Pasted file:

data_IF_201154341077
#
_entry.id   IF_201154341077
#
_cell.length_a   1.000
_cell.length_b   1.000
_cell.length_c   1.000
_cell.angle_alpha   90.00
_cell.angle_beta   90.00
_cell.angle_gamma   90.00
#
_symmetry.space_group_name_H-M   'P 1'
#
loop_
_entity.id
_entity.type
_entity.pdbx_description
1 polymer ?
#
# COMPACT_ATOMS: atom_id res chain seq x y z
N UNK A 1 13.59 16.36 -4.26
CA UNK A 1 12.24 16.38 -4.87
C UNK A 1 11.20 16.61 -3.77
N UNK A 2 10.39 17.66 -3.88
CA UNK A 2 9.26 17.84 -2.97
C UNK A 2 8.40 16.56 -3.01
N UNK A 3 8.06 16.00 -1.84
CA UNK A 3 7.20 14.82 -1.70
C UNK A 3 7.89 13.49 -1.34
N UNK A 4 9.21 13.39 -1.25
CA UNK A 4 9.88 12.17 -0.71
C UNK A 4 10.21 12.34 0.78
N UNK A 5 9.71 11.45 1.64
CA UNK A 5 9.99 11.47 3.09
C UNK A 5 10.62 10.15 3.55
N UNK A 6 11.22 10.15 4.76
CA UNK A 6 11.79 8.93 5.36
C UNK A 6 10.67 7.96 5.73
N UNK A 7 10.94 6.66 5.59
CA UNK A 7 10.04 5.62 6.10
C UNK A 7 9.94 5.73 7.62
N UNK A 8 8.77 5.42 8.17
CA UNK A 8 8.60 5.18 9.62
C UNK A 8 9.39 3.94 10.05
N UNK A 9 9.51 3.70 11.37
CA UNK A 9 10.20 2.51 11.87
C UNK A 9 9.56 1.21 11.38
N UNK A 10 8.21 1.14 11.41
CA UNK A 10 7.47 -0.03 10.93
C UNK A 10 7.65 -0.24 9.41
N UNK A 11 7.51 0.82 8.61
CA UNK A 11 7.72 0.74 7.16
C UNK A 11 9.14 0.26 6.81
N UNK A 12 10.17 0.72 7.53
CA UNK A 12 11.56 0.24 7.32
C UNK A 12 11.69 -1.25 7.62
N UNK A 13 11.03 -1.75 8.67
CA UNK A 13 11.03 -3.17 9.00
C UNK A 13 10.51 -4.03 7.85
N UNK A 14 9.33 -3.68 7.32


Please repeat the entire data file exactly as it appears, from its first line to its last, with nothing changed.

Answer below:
data_IF_201154341077
#
_entry.id   IF_201154341077
#
_cell.length_a   1.000
_cell.length_b   1.000
_cell.length_c   1.000
_cell.angle_alpha   90.00
_cell.angle_beta   90.00
_cell.angle_gamma   90.00
#
_symmetry.space_group_name_H-M   'P 1'
#
loop_
_entity.id
_entity.type
_entity.pdbx_description
1 polymer ?
#
# COMPACT_ATOMS: atom_id res chain seq x y z
N UNK A 1 13.59 16.36 -4.26
CA UNK A 1 12.24 16.38 -4.87
C UNK A 1 11.20 16.61 -3.77
N UNK A 2 10.39 17.66 -3.88
CA UNK A 2 9.26 17.84 -2.97
C UNK A 2 8.40 16.56 -3.01
N UNK A 3 8.06 16.00 -1.84
CA UNK A 3 7.20 14.82 -1.70
C UNK A 3 7.89 13.49 -1.34
N UNK A 4 9.21 13.39 -1.25
CA UNK A 4 9.88 12.17 -0.71
C UNK A 4 10.21 12.34 0.78
N UNK A 5 9.71 11.45 1.64
CA UNK A 5 9.99 11.47 3.09
C UNK A 5 10.62 10.15 3.55
N UNK A 6 11.22 10.15 4.76
CA UNK A 6 11.79 8.93 5.36
C UNK A 6 10.67 7.96 5.73
N UNK A 7 10.94 6.66 5.59
CA UNK A 7 10.04 5.62 6.10
C UNK A 7 9.94 5.73 7.62
N UNK A 8 8.77 5.42 8.17
CA UNK A 8 8.60 5.18 9.62
C UNK A 8 9.39 3.94 10.05
N UNK A 9 9.51 3.70 11.37
CA UNK A 9 10.20 2.51 11.87
C UNK A 9 9.56 1.21 11.38
N UNK A 10 8.21 1.14 11.41
CA UNK A 10 7.47 -0.03 10.93
C UNK A 10 7.65 -0.24 9.41
N UNK A 11 7.51 0.82 8.61
CA UNK A 11 7.72 0.74 7.16
C UNK A 11 9.14 0.26 6.81
N UNK A 12 10.17 0.72 7.53
CA UNK A 12 11.56 0.24 7.32
C UNK A 12 11.69 -1.25 7.62
N UNK A 13 11.03 -1.75 8.67
CA UNK A 13 11.03 -3.17 9.00
C UNK A 13 10.51 -4.03 7.85
N UNK A 14 9.33 -3.68 7.32